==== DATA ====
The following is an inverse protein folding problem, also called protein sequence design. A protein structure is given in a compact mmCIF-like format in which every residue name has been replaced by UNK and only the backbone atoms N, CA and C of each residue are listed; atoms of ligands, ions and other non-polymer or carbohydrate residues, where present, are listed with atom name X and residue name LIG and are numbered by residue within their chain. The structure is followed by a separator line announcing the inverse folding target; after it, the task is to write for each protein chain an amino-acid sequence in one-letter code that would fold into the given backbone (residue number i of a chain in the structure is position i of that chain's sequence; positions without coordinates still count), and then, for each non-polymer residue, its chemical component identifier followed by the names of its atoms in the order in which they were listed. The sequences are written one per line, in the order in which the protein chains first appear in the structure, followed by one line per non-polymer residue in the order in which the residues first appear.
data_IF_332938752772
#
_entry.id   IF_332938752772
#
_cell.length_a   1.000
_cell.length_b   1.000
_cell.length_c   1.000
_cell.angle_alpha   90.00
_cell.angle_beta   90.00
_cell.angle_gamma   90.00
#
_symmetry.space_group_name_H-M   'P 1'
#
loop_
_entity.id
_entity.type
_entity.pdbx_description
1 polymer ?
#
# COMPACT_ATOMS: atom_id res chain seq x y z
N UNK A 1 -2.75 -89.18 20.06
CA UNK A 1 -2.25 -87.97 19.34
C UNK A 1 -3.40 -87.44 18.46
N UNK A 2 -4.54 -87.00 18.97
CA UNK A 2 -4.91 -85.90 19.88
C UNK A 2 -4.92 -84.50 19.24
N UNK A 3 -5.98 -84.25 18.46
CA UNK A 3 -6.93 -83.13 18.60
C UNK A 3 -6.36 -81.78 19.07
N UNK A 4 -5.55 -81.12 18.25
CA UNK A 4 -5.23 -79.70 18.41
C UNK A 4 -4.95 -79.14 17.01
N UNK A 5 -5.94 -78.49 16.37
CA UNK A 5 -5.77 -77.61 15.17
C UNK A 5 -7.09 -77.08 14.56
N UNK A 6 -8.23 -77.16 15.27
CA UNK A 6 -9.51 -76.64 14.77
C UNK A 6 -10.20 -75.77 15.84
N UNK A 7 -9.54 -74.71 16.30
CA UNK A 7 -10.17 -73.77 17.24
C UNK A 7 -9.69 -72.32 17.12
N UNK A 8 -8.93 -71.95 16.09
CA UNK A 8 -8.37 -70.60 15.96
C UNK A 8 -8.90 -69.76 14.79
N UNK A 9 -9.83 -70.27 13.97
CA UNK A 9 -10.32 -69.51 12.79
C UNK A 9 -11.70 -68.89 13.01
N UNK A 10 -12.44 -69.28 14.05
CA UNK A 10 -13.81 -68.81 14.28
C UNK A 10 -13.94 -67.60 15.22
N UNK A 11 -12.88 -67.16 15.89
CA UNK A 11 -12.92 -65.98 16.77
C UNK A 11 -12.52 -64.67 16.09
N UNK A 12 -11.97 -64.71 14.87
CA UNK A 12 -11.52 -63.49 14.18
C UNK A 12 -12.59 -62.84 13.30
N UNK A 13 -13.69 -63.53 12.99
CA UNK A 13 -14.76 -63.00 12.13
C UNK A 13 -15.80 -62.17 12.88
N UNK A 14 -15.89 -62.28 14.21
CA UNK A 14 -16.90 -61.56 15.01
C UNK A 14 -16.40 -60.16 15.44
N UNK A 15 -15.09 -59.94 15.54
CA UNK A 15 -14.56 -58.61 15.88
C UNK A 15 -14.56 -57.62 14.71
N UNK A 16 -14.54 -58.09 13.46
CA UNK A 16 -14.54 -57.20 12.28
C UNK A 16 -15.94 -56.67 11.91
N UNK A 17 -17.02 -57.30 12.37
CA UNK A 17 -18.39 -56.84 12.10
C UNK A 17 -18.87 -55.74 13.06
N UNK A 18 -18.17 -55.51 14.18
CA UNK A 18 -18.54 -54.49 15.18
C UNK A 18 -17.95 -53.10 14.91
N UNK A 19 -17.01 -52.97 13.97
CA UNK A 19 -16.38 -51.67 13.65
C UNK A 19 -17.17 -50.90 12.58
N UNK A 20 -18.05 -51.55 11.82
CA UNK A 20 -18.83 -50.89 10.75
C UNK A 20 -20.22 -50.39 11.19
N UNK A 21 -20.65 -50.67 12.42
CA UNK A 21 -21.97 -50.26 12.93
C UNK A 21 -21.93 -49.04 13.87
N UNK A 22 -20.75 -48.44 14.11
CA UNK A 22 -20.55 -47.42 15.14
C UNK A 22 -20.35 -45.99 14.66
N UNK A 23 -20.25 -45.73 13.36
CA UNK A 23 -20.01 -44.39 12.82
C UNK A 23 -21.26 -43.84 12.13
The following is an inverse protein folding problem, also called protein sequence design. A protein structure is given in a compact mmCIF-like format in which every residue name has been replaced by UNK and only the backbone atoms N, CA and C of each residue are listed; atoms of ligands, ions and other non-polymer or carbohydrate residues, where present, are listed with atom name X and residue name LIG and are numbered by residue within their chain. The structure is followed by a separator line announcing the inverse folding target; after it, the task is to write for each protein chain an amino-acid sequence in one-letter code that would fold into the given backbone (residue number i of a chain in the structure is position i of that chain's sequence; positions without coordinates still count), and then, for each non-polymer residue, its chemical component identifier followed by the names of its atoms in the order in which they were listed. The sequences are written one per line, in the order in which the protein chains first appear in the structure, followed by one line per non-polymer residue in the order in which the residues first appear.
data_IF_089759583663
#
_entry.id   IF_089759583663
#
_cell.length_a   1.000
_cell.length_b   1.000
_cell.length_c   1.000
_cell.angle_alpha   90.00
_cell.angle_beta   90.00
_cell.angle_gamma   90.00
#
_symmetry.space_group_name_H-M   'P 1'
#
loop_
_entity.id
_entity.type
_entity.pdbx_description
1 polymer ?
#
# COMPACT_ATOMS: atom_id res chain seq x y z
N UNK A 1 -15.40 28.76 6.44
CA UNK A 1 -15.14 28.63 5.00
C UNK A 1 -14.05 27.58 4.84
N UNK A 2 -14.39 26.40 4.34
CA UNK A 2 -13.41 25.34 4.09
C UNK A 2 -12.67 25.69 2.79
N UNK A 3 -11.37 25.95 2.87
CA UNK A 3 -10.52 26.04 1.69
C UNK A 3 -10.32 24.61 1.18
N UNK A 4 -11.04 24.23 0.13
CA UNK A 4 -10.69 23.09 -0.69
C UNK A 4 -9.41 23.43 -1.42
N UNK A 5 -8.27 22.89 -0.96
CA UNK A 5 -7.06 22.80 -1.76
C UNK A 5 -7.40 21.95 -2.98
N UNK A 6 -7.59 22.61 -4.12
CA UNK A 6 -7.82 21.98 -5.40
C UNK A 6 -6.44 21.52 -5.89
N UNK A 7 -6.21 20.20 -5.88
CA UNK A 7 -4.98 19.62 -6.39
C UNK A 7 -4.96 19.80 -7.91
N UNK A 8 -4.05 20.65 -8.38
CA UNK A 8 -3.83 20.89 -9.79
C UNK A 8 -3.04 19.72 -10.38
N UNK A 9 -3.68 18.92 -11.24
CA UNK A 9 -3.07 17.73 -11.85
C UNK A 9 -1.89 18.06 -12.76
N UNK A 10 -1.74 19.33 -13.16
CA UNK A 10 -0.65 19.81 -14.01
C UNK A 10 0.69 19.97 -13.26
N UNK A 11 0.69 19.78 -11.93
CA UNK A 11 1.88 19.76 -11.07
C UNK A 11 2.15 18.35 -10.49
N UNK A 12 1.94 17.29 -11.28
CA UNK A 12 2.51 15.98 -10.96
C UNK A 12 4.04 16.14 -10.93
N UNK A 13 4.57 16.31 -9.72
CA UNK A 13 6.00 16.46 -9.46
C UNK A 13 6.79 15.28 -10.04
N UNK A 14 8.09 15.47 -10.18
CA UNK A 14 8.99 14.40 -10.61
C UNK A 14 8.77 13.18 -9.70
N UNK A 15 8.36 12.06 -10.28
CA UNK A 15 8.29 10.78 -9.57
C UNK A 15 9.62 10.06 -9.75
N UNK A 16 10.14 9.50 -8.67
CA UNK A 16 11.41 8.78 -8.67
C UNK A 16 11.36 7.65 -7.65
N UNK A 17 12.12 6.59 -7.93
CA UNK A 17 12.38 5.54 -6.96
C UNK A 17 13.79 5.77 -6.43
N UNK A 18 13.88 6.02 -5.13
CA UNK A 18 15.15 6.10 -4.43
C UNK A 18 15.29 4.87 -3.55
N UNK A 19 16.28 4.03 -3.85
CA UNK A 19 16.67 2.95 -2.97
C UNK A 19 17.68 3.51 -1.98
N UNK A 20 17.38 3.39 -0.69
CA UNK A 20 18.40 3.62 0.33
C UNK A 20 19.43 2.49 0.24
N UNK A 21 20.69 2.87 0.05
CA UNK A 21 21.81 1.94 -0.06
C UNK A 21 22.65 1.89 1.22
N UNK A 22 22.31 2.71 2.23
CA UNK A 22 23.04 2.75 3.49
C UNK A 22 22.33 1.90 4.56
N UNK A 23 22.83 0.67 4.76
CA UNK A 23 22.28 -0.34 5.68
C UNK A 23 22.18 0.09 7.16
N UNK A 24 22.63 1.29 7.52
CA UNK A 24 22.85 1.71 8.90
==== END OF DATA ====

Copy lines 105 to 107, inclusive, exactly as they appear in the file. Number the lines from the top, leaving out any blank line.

loop_
_entity.id
_entity.type